Mississippi Gov. Haley Barbour (R) has signed a bill banning the use of automated cameras that take pictures of drivers who run red lights.
All red light cameras must be removed from the state’s streets by October 1. The move has been hailed as a victory for civil liberty and privacy.
“I’ve never liked red light cameras,” said Bruce Abramson, an intellectual property expert and president of California-based Informationism, Inc. “I think it’s an affront to civil liberties. If someone needs to prove I did something wrong, let them pull me over.
“In the scheme of things, I think the cameras are an unfair intrusion into privacy,” Abramson added.
Camera Fans Remain
Rob Atkinson, president of the Information Technology and Innovation Foundation in Washington, DC, thinks red light cameras are a good idea. He points to data from the Insurance Institute for Highway Safety stating about 200,000 people have been killed by red light runners in the past decade.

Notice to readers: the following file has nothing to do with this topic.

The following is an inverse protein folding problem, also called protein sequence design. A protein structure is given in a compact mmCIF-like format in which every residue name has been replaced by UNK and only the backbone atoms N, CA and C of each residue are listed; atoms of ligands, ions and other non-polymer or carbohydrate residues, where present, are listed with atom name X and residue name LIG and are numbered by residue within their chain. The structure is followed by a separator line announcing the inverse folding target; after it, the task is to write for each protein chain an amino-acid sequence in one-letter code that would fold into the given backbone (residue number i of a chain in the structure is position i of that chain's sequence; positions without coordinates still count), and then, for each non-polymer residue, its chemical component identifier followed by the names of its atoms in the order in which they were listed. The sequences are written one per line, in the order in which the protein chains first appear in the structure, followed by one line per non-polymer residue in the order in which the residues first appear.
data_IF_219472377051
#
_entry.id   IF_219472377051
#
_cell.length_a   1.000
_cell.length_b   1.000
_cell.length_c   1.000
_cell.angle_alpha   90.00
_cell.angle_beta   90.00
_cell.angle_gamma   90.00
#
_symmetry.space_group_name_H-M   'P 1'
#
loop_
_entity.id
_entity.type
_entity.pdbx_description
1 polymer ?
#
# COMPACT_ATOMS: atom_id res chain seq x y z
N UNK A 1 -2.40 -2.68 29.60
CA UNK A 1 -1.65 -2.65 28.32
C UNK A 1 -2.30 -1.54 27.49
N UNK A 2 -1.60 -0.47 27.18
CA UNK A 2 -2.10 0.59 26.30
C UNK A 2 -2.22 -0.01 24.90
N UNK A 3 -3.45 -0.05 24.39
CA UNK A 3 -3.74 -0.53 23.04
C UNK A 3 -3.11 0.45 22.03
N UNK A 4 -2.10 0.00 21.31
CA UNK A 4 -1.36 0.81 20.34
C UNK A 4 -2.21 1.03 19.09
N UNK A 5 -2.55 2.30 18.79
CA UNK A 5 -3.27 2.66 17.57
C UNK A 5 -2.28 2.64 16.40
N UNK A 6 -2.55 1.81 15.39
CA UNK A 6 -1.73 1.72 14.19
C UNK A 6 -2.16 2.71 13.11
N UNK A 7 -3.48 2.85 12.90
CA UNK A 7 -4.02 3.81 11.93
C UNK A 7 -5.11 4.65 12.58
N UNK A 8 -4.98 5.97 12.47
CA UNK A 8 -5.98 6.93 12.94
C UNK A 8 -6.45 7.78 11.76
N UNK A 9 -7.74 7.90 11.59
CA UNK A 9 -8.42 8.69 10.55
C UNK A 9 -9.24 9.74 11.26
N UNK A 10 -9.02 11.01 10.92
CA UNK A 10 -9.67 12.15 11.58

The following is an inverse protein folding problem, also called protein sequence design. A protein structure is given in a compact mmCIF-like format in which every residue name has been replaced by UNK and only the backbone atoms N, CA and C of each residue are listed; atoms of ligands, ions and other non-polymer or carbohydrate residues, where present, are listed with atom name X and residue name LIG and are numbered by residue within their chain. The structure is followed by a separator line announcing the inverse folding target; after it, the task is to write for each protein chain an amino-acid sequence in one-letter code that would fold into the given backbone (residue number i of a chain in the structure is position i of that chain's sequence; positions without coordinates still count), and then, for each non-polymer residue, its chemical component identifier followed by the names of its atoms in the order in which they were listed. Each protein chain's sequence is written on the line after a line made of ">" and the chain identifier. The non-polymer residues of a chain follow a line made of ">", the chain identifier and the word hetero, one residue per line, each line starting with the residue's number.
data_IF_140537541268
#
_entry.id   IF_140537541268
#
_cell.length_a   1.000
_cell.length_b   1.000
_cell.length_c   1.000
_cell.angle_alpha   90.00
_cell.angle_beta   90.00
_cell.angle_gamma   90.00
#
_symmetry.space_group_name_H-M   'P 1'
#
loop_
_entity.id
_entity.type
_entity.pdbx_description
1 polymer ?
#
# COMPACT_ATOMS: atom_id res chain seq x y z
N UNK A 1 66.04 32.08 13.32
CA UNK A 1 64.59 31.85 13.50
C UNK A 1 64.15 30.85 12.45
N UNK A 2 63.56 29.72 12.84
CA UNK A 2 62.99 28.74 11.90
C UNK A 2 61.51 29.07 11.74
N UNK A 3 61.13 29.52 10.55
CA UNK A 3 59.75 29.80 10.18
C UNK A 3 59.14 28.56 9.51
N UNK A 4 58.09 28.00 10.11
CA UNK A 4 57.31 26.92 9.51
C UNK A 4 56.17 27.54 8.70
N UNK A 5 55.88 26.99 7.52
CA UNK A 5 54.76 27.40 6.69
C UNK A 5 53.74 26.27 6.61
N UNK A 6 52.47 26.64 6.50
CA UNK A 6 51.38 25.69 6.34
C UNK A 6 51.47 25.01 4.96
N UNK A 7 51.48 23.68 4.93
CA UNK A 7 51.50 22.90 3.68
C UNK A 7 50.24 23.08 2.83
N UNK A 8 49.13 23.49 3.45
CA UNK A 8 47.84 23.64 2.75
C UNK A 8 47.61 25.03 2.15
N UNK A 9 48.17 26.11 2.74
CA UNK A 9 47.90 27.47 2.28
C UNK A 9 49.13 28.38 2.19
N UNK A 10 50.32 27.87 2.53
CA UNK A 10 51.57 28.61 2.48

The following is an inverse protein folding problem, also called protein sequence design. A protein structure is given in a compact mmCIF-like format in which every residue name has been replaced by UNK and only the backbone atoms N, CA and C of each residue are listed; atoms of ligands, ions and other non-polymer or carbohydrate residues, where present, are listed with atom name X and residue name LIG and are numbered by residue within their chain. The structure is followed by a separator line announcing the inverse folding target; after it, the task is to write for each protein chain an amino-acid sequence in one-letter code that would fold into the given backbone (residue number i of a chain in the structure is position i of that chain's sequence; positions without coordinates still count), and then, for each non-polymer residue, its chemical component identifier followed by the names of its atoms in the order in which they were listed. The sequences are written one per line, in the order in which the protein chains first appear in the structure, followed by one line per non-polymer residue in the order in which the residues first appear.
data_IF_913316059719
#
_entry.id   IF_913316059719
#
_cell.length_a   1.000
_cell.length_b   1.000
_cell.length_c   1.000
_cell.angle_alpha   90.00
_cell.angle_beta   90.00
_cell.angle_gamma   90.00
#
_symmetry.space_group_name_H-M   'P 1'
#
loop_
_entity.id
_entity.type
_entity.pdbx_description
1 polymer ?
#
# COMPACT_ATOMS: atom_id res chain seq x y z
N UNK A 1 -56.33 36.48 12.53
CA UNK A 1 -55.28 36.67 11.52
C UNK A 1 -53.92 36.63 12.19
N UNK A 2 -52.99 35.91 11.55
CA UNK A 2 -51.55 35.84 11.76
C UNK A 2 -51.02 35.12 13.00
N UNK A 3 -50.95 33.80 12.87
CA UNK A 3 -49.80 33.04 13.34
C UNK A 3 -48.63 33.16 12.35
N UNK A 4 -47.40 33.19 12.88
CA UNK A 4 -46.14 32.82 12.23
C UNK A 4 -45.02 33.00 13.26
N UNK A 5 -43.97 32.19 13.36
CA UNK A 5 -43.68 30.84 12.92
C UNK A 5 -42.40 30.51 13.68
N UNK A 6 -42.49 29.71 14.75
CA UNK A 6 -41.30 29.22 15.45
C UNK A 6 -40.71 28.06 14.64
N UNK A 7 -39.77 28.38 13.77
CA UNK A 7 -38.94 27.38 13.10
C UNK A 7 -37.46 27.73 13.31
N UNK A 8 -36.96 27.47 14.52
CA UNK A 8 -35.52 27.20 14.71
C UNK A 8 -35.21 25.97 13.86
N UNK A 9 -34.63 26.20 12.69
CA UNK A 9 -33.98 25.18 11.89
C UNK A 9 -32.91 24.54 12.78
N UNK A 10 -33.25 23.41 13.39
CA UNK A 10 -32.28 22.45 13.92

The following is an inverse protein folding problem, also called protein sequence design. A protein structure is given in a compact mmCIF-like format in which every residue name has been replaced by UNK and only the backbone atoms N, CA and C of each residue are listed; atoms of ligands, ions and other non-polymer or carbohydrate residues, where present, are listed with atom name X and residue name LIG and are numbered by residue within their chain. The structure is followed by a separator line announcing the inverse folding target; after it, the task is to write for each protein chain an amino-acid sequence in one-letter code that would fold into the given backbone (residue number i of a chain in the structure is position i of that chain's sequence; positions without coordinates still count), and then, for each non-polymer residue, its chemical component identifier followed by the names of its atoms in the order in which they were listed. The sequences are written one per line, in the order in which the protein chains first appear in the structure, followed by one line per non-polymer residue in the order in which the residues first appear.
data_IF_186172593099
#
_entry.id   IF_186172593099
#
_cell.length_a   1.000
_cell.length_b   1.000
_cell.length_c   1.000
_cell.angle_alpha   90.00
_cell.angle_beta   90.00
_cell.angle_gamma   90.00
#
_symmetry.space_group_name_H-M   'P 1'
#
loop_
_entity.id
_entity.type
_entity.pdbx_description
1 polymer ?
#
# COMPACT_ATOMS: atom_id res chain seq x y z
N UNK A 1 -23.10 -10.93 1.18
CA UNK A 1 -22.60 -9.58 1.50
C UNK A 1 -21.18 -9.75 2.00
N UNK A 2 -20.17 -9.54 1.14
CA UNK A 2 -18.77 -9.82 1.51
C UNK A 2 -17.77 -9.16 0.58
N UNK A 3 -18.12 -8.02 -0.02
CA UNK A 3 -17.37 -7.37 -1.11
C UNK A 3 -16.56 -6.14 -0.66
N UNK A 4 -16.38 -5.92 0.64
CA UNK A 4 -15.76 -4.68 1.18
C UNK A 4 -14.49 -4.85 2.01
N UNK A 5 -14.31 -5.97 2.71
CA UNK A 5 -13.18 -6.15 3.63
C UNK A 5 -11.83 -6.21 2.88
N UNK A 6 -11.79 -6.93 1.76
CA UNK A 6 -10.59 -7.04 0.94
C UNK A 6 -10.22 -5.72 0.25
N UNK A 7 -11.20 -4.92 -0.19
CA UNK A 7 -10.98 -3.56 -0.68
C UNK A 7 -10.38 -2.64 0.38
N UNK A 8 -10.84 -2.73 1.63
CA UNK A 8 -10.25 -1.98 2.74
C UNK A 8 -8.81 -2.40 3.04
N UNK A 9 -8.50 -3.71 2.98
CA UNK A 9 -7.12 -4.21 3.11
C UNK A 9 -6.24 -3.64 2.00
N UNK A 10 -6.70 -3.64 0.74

“A major reason drivers run red lights is because they rightly judge that their risks of getting caught are low,” said Atkinson, “When the risk is higher, drivers respond.”
Abusing the Technology
While some civil libertarians note many municipalities abuse the use of red light cameras, short-timing the yellow to nab people running red lights and thereby increase revenue, Atkinson says the technology is not to blame.
“If this is the problem, the answer is to ban the behavior by government, rather than the technology,” Atkinson said.
Aricka Flowers ([email protected]) writes from Chicago.